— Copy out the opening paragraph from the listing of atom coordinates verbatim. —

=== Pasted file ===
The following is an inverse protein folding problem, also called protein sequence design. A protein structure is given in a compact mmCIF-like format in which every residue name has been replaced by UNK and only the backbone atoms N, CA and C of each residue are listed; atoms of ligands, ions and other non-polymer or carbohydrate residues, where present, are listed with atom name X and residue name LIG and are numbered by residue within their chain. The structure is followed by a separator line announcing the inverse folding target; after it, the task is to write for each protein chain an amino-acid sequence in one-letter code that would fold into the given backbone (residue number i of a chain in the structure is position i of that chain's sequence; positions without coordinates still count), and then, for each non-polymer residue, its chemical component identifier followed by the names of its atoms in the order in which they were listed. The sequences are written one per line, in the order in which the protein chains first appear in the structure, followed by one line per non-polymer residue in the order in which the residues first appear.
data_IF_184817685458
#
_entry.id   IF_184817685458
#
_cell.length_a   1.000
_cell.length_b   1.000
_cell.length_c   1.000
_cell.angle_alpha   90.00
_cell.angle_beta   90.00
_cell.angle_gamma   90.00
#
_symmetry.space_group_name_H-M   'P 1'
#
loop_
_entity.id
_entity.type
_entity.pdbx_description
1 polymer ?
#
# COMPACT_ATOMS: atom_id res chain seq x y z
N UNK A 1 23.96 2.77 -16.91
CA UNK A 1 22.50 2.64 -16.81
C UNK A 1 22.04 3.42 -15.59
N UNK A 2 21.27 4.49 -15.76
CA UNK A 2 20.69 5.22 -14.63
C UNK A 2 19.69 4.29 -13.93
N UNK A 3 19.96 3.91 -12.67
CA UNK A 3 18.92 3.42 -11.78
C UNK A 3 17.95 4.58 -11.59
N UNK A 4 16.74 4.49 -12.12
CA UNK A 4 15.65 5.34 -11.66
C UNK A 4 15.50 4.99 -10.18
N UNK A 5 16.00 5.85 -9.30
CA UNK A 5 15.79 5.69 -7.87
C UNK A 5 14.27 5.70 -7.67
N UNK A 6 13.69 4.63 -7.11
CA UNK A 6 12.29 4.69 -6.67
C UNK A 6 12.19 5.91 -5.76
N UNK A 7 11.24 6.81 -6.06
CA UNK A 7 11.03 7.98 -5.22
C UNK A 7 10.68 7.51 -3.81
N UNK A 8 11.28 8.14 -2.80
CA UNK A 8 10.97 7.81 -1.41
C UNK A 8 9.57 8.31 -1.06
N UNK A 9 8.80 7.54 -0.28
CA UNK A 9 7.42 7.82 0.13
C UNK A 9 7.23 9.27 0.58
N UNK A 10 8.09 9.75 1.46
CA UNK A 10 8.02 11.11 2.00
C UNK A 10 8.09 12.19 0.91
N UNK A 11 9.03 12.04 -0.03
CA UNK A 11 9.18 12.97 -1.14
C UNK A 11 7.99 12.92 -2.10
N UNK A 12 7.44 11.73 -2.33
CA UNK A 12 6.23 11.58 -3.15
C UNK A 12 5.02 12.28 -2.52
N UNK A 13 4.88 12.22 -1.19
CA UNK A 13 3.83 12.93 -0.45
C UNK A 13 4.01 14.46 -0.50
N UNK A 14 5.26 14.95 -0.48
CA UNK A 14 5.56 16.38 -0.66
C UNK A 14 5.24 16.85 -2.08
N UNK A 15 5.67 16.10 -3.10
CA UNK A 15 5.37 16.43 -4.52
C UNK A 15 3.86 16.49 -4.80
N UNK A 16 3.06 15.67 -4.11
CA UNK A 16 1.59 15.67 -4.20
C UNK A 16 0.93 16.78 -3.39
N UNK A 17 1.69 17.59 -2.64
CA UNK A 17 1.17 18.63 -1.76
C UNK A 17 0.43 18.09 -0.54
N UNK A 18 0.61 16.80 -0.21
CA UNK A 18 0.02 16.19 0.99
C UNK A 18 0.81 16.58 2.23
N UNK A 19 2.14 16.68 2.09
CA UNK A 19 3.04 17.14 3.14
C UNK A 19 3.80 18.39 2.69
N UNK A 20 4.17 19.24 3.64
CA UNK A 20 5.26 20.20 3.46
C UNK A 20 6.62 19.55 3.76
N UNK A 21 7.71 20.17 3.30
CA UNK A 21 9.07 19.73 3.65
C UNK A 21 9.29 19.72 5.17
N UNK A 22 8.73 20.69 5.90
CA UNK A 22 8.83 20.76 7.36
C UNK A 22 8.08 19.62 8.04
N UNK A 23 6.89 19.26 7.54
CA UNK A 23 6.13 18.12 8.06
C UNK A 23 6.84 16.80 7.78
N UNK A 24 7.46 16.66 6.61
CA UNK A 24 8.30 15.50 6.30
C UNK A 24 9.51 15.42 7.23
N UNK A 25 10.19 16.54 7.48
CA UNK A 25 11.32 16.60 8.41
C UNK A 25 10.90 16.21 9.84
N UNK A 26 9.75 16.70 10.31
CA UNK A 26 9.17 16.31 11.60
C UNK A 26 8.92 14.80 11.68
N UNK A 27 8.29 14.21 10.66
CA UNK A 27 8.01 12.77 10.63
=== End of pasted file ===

The following is an inverse protein folding problem, also called protein sequence design. A protein structure is given in a compact mmCIF-like format in which every residue name has been replaced by UNK and only the backbone atoms N, CA and C of each residue are listed; atoms of ligands, ions and other non-polymer or carbohydrate residues, where present, are listed with atom name X and residue name LIG and are numbered by residue within their chain. The structure is followed by a separator line announcing the inverse folding target; after it, the task is to write for each protein chain an amino-acid sequence in one-letter code that would fold into the given backbone (residue number i of a chain in the structure is position i of that chain's sequence; positions without coordinates still count), and then, for each non-polymer residue, its chemical component identifier followed by the names of its atoms in the order in which they were listed. The sequences are written one per line, in the order in which the protein chains first appear in the structure, followed by one line per non-polymer residue in the order in which the residues first appear.